[The U.S. and Europe have thwarted white collar fraud investigations … let alone prosecutions.] On the other hand, Iceland has prosecuted the fraudster bank heads (and here and here) and their former prime minister, and their economy is recovering nicely … because trust is being restored in the financial system.

In response to the sky-is-falling spouting banking apologists, professor of law and economics – and chief S&L prosecutor – William Black  explains:

First, no banker is “too big to jail.” They are easily replaceable and removing a fraudulent bank CEO from power is the single most productive act that regulators and prosecutors can accomplish. [The Department of Justice’s chief of criminal prosecutions] Breuer and Attorney General Eric Holder were involved in a con when they claimed that their failure to prosecute the senior bank officers leading the frauds was in any way related to “too big to fail.” Hilariously, they even applied the “rationale” for non-prosecution to former bank officers – as if a bank would fail “because” its former officers were prosecuted. It is a testament to the weakness of the reportage that this claim was not treated with ridicule.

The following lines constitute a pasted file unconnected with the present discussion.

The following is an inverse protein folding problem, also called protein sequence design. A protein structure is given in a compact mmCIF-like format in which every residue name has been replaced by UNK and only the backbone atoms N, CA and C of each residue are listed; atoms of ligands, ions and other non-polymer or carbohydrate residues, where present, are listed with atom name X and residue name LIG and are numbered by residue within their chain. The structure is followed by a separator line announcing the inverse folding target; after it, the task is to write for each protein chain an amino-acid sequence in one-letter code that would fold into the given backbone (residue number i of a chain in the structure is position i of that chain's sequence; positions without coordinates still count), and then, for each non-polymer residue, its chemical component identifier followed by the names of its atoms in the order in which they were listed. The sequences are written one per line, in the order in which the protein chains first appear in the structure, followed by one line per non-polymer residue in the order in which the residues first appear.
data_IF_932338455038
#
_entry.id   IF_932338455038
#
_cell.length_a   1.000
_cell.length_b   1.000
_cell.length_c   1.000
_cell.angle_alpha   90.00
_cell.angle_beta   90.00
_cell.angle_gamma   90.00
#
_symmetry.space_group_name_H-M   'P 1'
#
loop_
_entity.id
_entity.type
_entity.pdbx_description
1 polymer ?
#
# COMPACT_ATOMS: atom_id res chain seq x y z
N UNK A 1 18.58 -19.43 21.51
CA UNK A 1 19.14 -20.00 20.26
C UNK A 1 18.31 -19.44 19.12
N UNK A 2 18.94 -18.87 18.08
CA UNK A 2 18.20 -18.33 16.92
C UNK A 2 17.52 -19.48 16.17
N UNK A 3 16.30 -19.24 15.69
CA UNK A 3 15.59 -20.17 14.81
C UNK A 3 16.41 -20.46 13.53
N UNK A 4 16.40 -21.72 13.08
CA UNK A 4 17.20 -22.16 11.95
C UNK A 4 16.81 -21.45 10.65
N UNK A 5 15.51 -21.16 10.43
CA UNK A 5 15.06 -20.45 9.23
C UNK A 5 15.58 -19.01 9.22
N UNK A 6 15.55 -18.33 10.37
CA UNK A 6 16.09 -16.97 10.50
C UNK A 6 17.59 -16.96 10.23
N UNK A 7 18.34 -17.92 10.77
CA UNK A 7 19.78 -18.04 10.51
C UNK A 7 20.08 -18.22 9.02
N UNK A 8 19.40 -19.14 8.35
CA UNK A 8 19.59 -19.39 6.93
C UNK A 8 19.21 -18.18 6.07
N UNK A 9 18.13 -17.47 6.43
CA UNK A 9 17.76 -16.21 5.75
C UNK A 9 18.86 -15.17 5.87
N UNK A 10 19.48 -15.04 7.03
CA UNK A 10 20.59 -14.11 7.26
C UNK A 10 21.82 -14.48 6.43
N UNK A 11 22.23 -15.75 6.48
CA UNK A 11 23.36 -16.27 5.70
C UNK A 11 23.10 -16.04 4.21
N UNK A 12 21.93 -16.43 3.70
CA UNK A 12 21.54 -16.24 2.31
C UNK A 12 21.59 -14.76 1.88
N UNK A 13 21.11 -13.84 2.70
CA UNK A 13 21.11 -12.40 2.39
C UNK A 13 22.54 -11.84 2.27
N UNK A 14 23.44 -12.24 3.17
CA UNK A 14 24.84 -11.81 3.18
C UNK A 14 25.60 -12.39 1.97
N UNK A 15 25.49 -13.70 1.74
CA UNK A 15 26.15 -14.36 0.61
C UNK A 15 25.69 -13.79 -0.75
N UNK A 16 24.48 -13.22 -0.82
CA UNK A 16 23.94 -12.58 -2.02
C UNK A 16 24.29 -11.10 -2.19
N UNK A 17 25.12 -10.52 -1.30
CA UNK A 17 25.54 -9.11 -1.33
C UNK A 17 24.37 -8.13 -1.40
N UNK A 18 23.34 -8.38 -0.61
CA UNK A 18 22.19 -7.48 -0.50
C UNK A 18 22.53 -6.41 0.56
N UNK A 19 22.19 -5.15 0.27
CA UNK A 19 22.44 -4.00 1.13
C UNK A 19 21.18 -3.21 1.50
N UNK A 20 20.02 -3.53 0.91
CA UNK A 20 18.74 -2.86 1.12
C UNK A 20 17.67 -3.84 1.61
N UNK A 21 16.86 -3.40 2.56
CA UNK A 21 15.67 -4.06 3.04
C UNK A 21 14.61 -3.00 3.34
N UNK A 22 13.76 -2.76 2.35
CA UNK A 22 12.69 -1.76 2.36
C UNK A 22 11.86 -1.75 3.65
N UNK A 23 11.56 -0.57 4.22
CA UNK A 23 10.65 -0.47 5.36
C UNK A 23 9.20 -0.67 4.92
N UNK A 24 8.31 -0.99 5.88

Second, valid fraud prosecutions do not “cause” a business to fail. The fraud causes them to fail. They should fail when their “profits” arise from fraud. In particular, they should fail in the case of accounting control fraud because their “profits” are the fictional product of accounting fraud. The markets and the economy are greatly improved when fraudulent enterprises are destroyed. ***

Third, very little is actually “destroyed,” when we place a fraudulent bank in receivership, fire the crooked CEO, and sell the bank to an acquirer of integrity and competence. The new bank will, net, be greatly improved because it has been freed from control by the fraudulent leadership that was “looting” the bank (George Akerlof and Paul Romer, 1993, “Looting: The Economic Underworld of Bankruptcy for Profit”).

Fourth, there is rarely a need to prosecute a bank. In virtually every case in which the bank’s frauds cause serious harm senior officers of the bank will have led the fraud and profited from it. Everyone in law enforcement realizes that any effective deterrence will come from prosecuting those officers and not only removing their fraud proceeds but also imposing fines that will leave the officers bankrupt.

Fifth, the bank’s controlling officers are in an immense conflict of interest when their frauds are detected. They control the bank and its resources. Their first priority is to prevent their own prosecution. Their second priority is to prevent any substantial “claw back” of their compensation. Their third and fourth priorities are to do the same for less senior officers. This isn’t altruism (though it certainly has an aspect of class-based affinity). Fraudulent CEOs realize that it is risky to allow the prosecutors to gain any leverage over more junior officers who may “flip” and testify against the CEO. The fraudulent officers controlling the bank, therefore, will gladly trade seemingly huge fines in exchange for obtaining their top four priorities.